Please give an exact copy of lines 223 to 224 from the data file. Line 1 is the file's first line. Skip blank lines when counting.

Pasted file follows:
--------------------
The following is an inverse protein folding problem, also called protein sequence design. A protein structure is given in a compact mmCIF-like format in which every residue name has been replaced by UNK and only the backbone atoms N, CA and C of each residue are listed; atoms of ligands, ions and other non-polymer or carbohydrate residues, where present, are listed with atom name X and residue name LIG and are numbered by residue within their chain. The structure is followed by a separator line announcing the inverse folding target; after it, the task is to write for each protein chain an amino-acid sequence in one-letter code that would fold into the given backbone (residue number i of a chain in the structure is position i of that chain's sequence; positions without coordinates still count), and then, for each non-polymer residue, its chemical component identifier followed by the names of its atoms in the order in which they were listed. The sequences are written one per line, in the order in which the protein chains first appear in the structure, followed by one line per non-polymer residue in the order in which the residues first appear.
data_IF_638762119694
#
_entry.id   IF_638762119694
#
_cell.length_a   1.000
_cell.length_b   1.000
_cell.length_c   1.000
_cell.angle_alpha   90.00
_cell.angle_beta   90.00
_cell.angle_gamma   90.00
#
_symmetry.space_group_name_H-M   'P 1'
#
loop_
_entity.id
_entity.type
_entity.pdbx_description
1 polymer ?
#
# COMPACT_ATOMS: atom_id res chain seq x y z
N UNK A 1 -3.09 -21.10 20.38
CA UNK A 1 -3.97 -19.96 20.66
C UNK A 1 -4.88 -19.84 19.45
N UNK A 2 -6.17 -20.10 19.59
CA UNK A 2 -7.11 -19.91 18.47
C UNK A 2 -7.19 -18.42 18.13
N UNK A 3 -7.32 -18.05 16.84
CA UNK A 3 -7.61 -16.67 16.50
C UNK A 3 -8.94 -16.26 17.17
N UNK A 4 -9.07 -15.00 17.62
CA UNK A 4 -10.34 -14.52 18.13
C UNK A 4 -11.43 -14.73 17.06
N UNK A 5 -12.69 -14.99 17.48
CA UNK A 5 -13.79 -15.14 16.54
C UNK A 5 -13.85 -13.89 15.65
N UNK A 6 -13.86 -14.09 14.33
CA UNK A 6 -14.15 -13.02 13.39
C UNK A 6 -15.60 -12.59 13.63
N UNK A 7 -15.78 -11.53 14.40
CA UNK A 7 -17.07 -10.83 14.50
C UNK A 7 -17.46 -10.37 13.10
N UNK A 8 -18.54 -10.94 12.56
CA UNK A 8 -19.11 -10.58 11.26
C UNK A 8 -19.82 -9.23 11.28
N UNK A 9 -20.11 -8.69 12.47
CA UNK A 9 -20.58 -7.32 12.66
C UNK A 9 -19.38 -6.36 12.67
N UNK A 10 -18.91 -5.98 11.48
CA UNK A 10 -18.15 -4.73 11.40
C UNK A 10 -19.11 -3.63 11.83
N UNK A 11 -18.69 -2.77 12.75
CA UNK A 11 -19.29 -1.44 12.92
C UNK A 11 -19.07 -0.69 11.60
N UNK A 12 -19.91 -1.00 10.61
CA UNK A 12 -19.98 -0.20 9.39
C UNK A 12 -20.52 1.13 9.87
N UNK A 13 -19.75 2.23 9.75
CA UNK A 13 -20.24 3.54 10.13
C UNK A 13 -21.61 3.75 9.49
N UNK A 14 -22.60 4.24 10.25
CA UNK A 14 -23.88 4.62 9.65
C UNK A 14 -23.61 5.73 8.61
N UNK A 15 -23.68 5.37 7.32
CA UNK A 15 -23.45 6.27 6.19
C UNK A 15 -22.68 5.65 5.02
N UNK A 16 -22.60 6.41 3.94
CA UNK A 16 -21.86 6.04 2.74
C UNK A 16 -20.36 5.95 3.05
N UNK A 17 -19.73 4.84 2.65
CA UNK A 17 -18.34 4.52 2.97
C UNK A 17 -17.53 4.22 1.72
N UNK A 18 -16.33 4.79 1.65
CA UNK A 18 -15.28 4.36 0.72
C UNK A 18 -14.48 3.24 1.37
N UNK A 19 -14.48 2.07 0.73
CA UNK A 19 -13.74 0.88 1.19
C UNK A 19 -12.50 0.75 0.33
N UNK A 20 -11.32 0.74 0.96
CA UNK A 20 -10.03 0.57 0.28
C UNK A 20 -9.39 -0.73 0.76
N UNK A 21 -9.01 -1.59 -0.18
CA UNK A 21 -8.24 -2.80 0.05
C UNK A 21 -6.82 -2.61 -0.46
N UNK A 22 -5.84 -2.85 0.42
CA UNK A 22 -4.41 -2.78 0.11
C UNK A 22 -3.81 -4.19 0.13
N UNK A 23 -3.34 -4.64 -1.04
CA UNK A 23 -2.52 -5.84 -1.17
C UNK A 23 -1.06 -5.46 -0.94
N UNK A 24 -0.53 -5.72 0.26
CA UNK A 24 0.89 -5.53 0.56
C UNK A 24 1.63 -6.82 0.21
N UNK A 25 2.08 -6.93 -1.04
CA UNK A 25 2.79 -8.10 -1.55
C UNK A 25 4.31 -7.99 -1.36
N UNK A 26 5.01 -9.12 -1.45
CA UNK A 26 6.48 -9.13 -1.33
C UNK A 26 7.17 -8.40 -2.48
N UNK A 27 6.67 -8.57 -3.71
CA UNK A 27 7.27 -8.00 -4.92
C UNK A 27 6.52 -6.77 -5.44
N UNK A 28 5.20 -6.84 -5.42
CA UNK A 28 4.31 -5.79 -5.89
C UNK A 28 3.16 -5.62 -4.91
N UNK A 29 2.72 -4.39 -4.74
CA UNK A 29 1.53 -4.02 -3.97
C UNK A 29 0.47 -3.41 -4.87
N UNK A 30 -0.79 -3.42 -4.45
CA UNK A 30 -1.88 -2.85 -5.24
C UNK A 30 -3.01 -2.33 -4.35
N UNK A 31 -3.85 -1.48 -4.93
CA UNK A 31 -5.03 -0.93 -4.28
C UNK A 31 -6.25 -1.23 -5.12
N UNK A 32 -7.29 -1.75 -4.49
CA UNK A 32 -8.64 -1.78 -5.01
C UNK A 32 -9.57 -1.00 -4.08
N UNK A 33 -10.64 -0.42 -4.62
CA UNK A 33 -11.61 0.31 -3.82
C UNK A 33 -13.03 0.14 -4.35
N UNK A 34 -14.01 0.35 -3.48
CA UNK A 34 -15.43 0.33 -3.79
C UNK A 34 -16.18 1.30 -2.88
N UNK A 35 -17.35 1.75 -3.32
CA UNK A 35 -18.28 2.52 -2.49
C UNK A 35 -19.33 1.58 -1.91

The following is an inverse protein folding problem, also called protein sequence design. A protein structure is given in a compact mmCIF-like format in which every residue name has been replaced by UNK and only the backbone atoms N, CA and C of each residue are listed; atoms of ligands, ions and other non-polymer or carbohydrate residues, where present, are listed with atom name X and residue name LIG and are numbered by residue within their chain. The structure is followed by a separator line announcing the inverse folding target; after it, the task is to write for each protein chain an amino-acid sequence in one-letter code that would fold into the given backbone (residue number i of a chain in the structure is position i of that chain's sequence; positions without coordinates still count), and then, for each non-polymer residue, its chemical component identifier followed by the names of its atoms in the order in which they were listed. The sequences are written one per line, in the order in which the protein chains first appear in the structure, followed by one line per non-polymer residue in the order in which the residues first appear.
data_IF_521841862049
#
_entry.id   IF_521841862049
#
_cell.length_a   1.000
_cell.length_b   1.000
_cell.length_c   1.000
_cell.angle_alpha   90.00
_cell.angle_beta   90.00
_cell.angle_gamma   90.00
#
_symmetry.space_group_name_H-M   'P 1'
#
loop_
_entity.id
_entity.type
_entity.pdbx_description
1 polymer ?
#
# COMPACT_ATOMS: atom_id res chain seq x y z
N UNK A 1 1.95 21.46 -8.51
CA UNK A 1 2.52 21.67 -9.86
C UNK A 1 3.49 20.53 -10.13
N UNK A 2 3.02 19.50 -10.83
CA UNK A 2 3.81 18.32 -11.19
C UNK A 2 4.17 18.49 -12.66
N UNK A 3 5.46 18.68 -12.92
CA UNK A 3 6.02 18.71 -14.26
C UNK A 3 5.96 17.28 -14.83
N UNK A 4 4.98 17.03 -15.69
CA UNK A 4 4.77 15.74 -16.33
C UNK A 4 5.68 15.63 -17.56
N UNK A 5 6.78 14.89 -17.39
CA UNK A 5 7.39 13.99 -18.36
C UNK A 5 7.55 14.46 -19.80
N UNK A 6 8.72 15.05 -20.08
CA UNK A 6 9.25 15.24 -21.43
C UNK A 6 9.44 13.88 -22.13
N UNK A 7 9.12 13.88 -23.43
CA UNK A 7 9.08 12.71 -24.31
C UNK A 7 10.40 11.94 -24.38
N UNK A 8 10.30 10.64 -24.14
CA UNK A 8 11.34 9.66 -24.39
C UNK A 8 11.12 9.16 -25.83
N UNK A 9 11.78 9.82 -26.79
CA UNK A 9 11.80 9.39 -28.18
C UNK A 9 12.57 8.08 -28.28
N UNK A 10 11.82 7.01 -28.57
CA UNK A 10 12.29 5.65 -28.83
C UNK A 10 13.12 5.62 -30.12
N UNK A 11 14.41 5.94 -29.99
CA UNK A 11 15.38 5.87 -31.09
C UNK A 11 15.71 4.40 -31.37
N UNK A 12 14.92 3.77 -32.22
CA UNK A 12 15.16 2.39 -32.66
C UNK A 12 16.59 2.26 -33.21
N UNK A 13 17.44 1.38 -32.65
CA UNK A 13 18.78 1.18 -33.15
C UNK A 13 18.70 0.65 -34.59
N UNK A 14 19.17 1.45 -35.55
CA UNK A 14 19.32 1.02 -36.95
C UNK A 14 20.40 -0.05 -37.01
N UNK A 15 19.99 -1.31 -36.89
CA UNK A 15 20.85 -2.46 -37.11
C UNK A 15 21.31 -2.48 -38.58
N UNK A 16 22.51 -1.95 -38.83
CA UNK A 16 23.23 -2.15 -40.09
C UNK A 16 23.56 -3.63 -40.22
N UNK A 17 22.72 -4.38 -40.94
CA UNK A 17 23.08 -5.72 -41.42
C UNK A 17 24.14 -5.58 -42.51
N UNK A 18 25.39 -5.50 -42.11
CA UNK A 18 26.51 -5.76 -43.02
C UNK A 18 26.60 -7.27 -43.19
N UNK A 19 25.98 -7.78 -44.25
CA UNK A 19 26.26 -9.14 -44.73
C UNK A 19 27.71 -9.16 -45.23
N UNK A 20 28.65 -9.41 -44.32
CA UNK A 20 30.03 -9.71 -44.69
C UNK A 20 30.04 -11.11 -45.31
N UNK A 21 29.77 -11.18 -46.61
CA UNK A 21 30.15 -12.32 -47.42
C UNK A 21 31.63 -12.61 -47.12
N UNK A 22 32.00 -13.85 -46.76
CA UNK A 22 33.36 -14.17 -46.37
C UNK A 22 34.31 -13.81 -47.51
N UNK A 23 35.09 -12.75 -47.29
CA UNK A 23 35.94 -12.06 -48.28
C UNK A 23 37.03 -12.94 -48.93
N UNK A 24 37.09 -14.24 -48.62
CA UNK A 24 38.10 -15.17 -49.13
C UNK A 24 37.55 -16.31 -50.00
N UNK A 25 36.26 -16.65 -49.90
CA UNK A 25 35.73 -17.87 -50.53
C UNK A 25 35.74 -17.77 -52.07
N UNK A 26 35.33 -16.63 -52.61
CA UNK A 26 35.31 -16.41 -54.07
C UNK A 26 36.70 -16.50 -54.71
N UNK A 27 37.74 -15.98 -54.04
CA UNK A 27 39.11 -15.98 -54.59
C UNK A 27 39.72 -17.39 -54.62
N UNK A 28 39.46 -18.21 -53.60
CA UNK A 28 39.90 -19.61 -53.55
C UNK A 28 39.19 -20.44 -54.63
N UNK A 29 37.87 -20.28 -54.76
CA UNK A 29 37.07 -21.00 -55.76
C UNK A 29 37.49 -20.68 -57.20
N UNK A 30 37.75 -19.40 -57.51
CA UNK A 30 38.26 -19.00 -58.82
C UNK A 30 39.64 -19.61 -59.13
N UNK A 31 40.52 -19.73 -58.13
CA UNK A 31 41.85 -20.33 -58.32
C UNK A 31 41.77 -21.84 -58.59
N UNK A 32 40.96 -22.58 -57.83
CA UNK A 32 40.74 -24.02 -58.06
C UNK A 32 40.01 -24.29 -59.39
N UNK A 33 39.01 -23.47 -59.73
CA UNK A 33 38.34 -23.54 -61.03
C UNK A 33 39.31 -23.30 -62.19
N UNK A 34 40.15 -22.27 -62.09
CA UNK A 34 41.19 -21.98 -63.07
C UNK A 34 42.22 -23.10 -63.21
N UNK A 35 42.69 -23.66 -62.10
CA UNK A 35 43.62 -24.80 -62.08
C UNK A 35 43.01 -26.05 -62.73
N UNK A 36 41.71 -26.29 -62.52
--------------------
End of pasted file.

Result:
N UNK A 26 35.33 -16.63 -52.61
CA UNK A 26 35.31 -16.41 -54.07